Islamabad: Member states of United Nations Human Rights Council recommended Pakistan to strengthen human rights intuitions, protect the rights of vulnerable groups, abolish capital punishment, sign the international convention on enforced disappearance and investigates all reports of intimidation and violence against journalists and human rights defenders.
The recommendations were made in the Pakistan’s Universal Periodic Review (UPR) by the 42nd session of UPR Working Group in the UN Human Rights Council held on Monday.
The session was live screened at an event organised jointly by National Commission for Human Rights (NCHR), Justice Project Pakistan (JPP) and Parliamentarians Commission for Human Rights (PCHR).
The live screening was held in the presence of prominent civil society activists, diplomats, journalists, students and government representatives. To maximise social media outreach of the session, the event also featured live tweeting with a hashtag #UPRPak besides providing a space for informal discussions among relevant stakeholders. A simultaneous screening event also took place in Lahore.
In addition to that, the participants also expressed their opinion through posters inscribed with emojis of smile and tied lips, and signs such as ‘Danger: High Voltage’ and ‘Just Do It’, etc. Participants displayed posters of ‘Danger: High Voltage’ and started hooting in response to comments from Indian delegate. The public interest in the process resulted in the hashtag #UPRPak trending on the twitter at the end of the session.
Chairperson of the NCHR, Rabiya Javeri Agha opened the live screening event with a keynote address. She briefed the participants about the country’s international human rights obligations and the value of the UPR review process for promotion and protection of human rights. “Struggling with the advancement of human rights in Pakistan is a bit like playing snakes and ladders because sometimes we take two steps forward and go one step back,” she said.
Her speech was followed by remarks from MNA Mehnaz Akbar Aziz. She said that Pakistan’s Parliament has a history of raising voice for vulnerable. “Pakistan is one of the four countries with the Parliamentary Caucus on Child Rights,” she added.
In a three and a half hours UPR session, Pakistan was given 30 minutes to explain progress it has made in realising human rights since the last review. The presentation was followed by 140 minutes of Human Rights Council member states making recommendations and asking questions. The sessions ended with another 40 minutes given to Pakistan for answering the questions and addressing issues raised during the session and making the final comments. All the recommendations from states would be presented to Pakistan one months after the session.
From Pakistan’s side, State Minister for Foreign Affairs Hina Rabanni Khar presented Pakistan’s case in her usual comprehensive and articulate manner, stating that human rights lie deep in the foundation of Pakistan and appreciating the UPR process. She was joined by Senator Walid Iqbal and Secretary Ministry of Human Rights Ali Raza Bhutta.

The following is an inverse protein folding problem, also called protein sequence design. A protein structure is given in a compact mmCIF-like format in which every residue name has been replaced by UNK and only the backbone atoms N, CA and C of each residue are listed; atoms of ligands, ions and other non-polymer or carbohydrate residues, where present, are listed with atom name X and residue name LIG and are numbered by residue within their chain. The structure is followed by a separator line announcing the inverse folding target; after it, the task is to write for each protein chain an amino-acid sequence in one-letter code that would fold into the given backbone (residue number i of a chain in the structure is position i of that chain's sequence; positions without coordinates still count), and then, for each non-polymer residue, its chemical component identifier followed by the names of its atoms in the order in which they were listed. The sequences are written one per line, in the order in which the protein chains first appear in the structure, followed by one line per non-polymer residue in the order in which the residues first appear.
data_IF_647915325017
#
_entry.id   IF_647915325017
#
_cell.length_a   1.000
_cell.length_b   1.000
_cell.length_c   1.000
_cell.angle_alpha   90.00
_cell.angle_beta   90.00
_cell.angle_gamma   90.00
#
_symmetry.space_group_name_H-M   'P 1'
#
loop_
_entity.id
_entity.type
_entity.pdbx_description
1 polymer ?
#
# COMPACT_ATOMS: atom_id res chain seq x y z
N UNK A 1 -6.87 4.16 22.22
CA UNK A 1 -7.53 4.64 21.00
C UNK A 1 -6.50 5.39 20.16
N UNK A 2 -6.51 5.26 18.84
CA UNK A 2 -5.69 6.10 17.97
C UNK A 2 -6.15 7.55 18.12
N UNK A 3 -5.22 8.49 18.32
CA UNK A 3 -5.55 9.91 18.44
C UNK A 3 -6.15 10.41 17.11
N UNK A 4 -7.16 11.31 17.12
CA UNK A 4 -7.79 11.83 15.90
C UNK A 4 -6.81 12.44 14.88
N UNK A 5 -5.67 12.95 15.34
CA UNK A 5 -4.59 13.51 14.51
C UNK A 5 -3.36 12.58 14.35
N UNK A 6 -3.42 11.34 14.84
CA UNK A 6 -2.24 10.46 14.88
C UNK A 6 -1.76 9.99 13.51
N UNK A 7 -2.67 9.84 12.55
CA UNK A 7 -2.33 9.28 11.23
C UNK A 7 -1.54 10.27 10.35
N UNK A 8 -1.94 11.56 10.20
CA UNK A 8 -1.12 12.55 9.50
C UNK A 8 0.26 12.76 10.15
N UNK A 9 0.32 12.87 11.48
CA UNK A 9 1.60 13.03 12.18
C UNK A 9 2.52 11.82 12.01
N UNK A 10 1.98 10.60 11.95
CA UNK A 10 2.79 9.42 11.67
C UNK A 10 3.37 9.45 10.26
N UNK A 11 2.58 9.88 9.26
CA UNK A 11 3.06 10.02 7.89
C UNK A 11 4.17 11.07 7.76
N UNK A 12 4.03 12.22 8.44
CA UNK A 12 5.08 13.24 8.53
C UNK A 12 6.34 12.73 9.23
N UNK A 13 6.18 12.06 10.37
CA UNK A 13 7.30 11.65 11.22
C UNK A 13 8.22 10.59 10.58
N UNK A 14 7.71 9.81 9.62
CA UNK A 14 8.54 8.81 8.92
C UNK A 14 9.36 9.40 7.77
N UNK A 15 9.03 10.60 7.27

The Pakistani delegation briefed the member states about the legal and institutional measures taken by the Pakistani government for promotion and protection of human rights. State Minister said that Pakistani government and the Parliament is committed of safeguarding the human rights of the people of Pakistan. She said that Pakistan’s National Commission for Human Rights functions under Paris Principles of Independence and all human rights institutions in Pakistan are headed by women. She said that human rights management system has helped the government craft an evidence-based policy and implement treaty body reports.
Delegates from different countries commended Pakistan for their efforts of ensuring human rights despite COVID19 and devastating floods. They congratulated Pakistan for passing Anti-Torture Bill. They recommended Pakistan for adapting mitigation and adaptation measures to address climate change issues.
The delegates urged Pakistan on shifting more focus towards SDGs; abolishing capital punishment; ensure protection of the rights of minorities women, children and juvenile; sign the international convention on enforced disappearance; strengthen national institutions on human rights; enact domestic violence bill, ensure registration and safety of women voters; and investigates all reports of intimidation and violence against journalists and human rights defenders.
At the end, State Minister Hina Rabbani Khar thanked all the delegates and expressed how much Pakistan has benefitted from the UPR. She listed the policies, laws, mechanisms, and institutions formulated to address the issues raised by the member states.
Having signed and ratified seven of the nine core UN human rights treaties, Pakistan has undertaken a wide range of human rights obligations to its people. The UPR serves as a peer-review mechanism wherein other states provide recommendations to the state under review on how to improve its human rights situation.
The 42nd Session of the UPR Working Group saw Pakistan reviewed for the fourth time on the 30th of January, 2023. Pakistan’s third UPR in 2017 saw it receiving 298 recommendations from various UN Member States, out of which it accepted 168 – a marked improvement from the 2nd cycle when it rejected 7 out of 166 recommendations.
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